" tyet"
Knot of Isis
in hieroglyphs

Because of the association between knots and magical power, a symbol of Isis was the tiet/ tyet (meaning welfare/life), also called the Knot of Isis, Buckle of Isis, or the Blood of Isis. The tiet in many respects resembles an ankh, except that its arms curve down, and in all these cases seems to represent the idea of eternal life/ resurrection. The meaning of Blood of Isis is more obscured, but the tyet was often used as a funerary amulet made of red wood, stone, or glass, so this may have simply been a description of its appearance.

The star Spica (sometimes called Lute Bearer), and the constellation which roughly corresponded to the modern Virgo, appeared at a time of year associated with the harvest of wheat and grain, and thus with fertility gods and goddesses. Consequently they were associated with Hathor, and hence with Isis through her later conflation with Hathor. Isis also assimilated Sopdet, the personification of Sirius, since Sopdet, rising just before the flooding of the Nile, was seen as a bringer of fertility, and so had been identified with Hathor. Sopdet retained an element of distinct identity, however, as Sirius was quite visibly a star and not living in the underworld (Isis being the wife of Osiris who was king of the underworld).

In the Roman period, probably due to assimilation with the goddesses Aphrodite and Venus, the rose was used in her worship. The demand for roses throughout the Empire turned rose growing into an important industry.


In the Book of the Dead Isis was described as:

  • She who gives birth to heaven and earth,
  • She who knows the orphan,
  • She who knows the widow spider,
  • She who seeks justice for the poor people,
  • She who seeks shelter for the weak people

Some of Isis's many other titles were:

  • Queen of Heaven,
  • Mother of the Gods,
  • The One Who is All,
  • Lady of Green Crops,
  • The Brilliant One in the Sky,
  • Star of the Sea,
  • Great Lady of Magic,
  • Mistress of the House of Life,
  • She Who Knows How To Make Right Use of the Heart,
  • Light-Giver of Heaven,
  • Lady of the Words of Power,
  • Moon Shining Over the Sea.


In art, originally Isis was pictured as a woman wearing a long sheath dress and crowned with the hieroglyphic sign for a throne, sometimes holding a lotus, as a Sycamore tree. After her assimilation of Hathor, Isis's headdress is replaced with that of Hathor: the horns of a cow on her head, and the solar disc between them. She was also sometimes symbolised by a cow, or a cow's head. Usually, she was depicted with her young son, the great god Horus, with a crown and a vulture, and sometimes as a kite flying above Osiris's body or with the dead Osiris across her lap.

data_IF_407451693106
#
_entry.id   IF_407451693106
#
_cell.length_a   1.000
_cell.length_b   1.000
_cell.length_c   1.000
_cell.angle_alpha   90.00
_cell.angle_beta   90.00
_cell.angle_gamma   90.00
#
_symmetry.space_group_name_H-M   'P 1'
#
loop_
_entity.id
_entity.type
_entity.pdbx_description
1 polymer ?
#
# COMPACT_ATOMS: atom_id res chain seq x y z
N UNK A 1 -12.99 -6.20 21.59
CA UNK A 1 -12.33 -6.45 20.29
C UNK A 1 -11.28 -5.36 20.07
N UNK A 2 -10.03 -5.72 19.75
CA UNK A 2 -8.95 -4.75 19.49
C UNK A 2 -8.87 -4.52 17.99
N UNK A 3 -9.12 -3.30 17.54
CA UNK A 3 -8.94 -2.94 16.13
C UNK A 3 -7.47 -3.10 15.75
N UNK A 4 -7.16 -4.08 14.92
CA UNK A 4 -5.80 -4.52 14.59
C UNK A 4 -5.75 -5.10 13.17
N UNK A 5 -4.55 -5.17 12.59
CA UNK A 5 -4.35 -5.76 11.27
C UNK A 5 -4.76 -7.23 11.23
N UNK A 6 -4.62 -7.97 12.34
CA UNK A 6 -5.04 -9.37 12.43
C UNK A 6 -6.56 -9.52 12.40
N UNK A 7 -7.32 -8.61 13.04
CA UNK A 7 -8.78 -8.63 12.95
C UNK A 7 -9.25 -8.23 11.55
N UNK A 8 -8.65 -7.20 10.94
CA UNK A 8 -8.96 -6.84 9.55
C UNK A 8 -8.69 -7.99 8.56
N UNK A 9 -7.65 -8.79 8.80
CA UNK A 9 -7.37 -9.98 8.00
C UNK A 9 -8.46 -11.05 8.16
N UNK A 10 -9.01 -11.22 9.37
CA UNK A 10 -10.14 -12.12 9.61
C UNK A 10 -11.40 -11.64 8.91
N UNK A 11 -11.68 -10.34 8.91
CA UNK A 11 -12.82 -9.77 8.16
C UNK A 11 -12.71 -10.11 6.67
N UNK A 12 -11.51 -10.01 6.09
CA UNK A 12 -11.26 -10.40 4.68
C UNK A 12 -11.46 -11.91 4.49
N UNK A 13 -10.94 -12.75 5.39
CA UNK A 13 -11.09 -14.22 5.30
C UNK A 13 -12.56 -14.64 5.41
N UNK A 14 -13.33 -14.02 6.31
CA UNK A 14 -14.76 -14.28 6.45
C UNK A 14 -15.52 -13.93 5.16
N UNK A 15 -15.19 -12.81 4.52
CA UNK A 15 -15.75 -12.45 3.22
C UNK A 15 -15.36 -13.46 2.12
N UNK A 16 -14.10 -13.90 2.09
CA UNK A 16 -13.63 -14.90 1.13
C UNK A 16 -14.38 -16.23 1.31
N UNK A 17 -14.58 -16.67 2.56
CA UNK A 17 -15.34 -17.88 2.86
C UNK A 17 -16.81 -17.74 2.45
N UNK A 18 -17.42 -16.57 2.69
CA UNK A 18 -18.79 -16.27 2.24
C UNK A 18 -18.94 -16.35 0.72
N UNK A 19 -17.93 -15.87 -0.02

Isis is most often seen holding only the generic ankh sign and a simple staff, but is sometimes seen with Hathor's attributes, the sacred sistrum rattle and the fertility bearing menat necklace. In The Book of Coming Forth By Day Isis is depicted standing on the prow of the Solar Bark with arms outstretched.

The star Sept (Sirius) depicts Isis, which is the star of the new year. The appearance of the star signified the advent of a new year and so Isis was considered the goddess of rebirth and reincarnation and as a protector of the dead. The Book of the Dead outlines a particular ritual that would protect the dead so that he can go anywhere in the under world. Most of the names Isis holds signify her as the goddess of protection of the dead.

Isis in literature

Isis is the most important goddess in Egyptian mythology who transferred from a local goddess in the Nile Delta to a cosmic goddess all over the ancient world. The name Isis is still a beloved name among modern Coptic Egyptians, and in Europe the name (Isadora) i.e. Gift of Isis is still common.

Plutarch's Isis and Osiris is considered a main source in which he writes of Isis: "she is both wise, and a lover of wisdom; as her name appears to denote that, more than any other, knowing and knowledge belong to her." and that the shrine of Isis in Sais carried the inscription "I am all that hath been, and is, and shall be; and my veil no mortal has hitherto raised."In The Golden Ass the Roman writer Apuleius' gives us an understanding of Isis in the second century. The following paragraph is particularly significant:

You see me here, Lucius, in answer to your prayer. I am nature, the universal Mother, mistress of all the elements, primordial child of time, sovereign of all things spiritual, queen of the dead, queen also of the immortals, the single manifestation of all gods and goddesses that are, my nod governs the shining heights of Heavens, the wholesome sea breezes. Though I am worshipped in many aspects, known by countless names ... some know me as Juno, some as Bellona ... the Egyptians who excel in ancient learning and worship call me by my true name...Queen Isis.


in hieroglyphs
st t

B1 .or st t


As the deification of the wife of the Pharaoh, the first prominent role of Isis was as the assistant to the deceased king. Thus she gained a funerary association, her name appearing over 80 times in the Pyramid Texts, and was said to be the mother of the four gods who protected the canopic jars - more specifically, Isis was viewed as protector of the liver-jar-god Imsety. This association with the Pharaoh's wife also brought the idea that Isis was considered the spouse of Horus, who was protector, and later the deification, of the Pharaoh himself. By the Middle Kingdom, as the funeral texts spread to be used by non-royals, her role also grows to protect the nobles and even the commoners.